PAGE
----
Albania: Tirana secures a sovereign rating
Albania has finally secured a credit rating in a move that the authorities in Tirana hope will help boost the Balkan republic’s investment profile with international investors. Moody’s Investors Service assigned a Ba1 country ceiling for foreign-currency bonds and a B1 issuer rating to the government. Moody’s also awarded a B2 foreign-currency bank deposit ceiling along with a local-currency country ceiling of A3 and a local-currency bank deposit ceiling of Baa1. All ratings carry a stable outlook.
"The macroeconomy suffers from a weak export performance, a shortage of energy, poorly defined and enforced property rights, including an absence of a comprehensive land title registry, a court system that is sub-optimal, and a generally cumbersome business environment," says Jonathan Schiffer, senior credit officer in Moody’s sovereign risk unit. However, he adds: "With the exception of the trade performance, all these weaknesses are being addressed by government and multilateral projects."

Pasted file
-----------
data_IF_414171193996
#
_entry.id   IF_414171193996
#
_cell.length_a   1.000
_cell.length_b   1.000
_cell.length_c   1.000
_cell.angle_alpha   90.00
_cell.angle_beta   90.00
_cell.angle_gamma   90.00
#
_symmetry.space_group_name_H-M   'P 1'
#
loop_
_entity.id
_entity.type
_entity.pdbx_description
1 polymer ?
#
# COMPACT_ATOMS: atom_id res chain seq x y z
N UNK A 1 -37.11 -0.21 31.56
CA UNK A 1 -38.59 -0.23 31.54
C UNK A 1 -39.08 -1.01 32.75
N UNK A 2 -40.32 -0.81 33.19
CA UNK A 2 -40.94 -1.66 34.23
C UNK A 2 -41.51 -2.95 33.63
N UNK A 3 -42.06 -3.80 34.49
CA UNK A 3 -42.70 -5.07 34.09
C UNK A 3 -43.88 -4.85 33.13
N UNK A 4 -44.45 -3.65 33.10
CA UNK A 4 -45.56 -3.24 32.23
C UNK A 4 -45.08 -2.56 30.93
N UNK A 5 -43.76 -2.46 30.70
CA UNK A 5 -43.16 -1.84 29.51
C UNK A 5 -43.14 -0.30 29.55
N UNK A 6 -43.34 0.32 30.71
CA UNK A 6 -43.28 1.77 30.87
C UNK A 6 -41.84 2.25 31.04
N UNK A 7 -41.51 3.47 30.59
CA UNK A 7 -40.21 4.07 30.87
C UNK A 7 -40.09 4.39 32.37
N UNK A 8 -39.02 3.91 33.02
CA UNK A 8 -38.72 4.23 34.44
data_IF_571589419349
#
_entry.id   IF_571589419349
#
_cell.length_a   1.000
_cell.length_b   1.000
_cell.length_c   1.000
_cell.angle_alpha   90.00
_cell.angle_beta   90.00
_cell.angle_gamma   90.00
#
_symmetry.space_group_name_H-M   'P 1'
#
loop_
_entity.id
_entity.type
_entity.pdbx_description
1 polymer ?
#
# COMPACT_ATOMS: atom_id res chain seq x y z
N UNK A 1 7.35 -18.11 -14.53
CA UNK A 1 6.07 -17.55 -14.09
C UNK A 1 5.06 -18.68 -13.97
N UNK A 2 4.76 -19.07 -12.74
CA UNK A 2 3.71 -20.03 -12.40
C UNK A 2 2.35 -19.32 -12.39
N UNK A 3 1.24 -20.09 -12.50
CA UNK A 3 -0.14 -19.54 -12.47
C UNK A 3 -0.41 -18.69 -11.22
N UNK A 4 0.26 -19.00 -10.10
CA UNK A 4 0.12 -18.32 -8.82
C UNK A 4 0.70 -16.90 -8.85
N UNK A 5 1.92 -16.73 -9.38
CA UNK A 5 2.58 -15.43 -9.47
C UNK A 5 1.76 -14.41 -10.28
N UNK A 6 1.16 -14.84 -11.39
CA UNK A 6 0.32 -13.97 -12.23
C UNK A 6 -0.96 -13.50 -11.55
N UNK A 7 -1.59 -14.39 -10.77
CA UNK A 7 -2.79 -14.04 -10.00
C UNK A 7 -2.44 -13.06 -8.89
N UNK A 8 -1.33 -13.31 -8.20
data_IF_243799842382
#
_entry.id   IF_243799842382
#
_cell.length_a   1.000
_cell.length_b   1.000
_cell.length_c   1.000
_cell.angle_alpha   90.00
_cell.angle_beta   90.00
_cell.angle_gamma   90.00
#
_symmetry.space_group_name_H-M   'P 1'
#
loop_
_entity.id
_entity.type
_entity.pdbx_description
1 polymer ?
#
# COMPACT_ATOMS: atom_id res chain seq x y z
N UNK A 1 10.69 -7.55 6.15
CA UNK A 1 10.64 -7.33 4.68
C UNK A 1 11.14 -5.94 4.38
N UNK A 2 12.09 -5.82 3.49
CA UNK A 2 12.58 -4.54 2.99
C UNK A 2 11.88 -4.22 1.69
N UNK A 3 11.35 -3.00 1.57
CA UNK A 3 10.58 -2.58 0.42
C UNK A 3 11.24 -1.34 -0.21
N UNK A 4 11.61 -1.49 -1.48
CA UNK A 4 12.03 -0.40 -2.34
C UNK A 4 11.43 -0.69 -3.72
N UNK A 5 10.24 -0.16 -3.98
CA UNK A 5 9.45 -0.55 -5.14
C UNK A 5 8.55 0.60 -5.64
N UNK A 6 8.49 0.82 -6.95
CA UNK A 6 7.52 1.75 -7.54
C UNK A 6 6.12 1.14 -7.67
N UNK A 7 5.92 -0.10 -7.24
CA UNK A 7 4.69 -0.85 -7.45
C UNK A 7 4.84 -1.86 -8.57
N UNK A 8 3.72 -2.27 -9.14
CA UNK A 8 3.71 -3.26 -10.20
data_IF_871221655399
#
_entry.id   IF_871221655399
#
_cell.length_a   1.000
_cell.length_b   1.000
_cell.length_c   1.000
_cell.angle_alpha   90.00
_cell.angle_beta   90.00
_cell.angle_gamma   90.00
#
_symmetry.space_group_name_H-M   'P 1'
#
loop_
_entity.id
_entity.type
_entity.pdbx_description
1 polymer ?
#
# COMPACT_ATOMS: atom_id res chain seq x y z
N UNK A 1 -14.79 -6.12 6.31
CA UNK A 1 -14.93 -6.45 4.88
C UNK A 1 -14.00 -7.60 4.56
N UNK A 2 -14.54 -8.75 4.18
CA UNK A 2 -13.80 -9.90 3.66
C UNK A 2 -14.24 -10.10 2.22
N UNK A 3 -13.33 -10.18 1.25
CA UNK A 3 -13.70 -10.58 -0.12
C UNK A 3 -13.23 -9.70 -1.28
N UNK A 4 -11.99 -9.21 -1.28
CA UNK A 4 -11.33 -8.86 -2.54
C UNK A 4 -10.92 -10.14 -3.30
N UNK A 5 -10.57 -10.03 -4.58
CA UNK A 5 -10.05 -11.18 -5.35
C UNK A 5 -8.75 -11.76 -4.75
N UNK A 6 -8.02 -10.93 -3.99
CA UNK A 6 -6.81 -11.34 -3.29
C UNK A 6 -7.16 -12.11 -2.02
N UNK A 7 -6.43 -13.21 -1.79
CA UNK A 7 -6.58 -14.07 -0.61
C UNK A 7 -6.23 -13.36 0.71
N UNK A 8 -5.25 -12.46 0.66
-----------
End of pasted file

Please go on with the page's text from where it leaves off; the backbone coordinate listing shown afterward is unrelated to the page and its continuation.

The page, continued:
James Oates, senior adviser at UniCredit Markets & Investment Banking in London, believes that although the economic climate is still challenging, it is changing for the better. "By and large things are improving in Albania," he says. "But it’s still very much a tale of two economies – on the one hand the public sector is still very slow and inefficient, on the other, the private sector is extremely dynamic and efficient and is beginning to attract significant amounts of inward investment."
On the political front, Moody’s notes that Albania benefits greatly from a political class that is pro-business and that there are no big differences between political parties on economic or foreign policy, as all participants tend to be in favour of EU and Nato membership, and strongly supportive of the cautious economic policy recommendations received from the IMF, the US Treasury and the World Bank.